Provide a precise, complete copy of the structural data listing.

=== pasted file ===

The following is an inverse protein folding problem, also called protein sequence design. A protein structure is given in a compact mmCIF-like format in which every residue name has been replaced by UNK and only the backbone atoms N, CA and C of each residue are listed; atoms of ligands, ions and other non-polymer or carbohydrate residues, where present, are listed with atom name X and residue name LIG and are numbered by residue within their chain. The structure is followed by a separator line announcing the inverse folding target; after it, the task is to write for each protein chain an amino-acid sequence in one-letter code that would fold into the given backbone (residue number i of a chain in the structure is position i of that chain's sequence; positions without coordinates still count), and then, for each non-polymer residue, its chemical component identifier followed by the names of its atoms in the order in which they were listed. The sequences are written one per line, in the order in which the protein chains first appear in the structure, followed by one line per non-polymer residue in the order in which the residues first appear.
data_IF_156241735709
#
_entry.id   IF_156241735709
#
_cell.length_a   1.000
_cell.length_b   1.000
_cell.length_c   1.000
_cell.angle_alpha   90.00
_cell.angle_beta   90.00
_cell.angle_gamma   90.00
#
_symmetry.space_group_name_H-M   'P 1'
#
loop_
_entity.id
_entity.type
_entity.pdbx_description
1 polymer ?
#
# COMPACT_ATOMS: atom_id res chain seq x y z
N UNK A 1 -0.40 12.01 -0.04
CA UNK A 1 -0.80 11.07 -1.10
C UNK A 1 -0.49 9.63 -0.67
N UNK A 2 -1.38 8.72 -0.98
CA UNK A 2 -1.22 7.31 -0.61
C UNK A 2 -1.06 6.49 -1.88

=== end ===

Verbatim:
The following is an inverse protein folding problem, also called protein sequence design. A protein structure is given in a compact mmCIF-like format in which every residue name has been replaced by UNK and only the backbone atoms N, CA and C of each residue are listed; atoms of ligands, ions and other non-polymer or carbohydrate residues, where present, are listed with atom name X and residue name LIG and are numbered by residue within their chain. The structure is followed by a separator line announcing the inverse folding target; after it, the task is to write for each protein chain an amino-acid sequence in one-letter code that would fold into the given backbone (residue number i of a chain in the structure is position i of that chain's sequence; positions without coordinates still count), and then, for each non-polymer residue, its chemical component identifier followed by the names of its atoms in the order in which they were listed. The sequences are written one per line, in the order in which the protein chains first appear in the structure, followed by one line per non-polymer residue in the order in which the residues first appear.
data_IF_156241735709
#
_entry.id   IF_156241735709
#
_cell.length_a   1.000
_cell.length_b   1.000
_cell.length_c   1.000
_cell.angle_alpha   90.00
_cell.angle_beta   90.00
_cell.angle_gamma   90.00
#
_symmetry.space_group_name_H-M   'P 1'
#
loop_
_entity.id
_entity.type
_entity.pdbx_description
1 polymer ?
#
# COMPACT_ATOMS: atom_id res chain seq x y z
N UNK A 1 -0.40 12.01 -0.04
CA UNK A 1 -0.80 11.07 -1.10
C UNK A 1 -0.49 9.63 -0.67
N UNK A 2 -1.38 8.72 -0.98
CA UNK A 2 -1.22 7.31 -0.61
C UNK A 2 -1.06 6.49 -1.88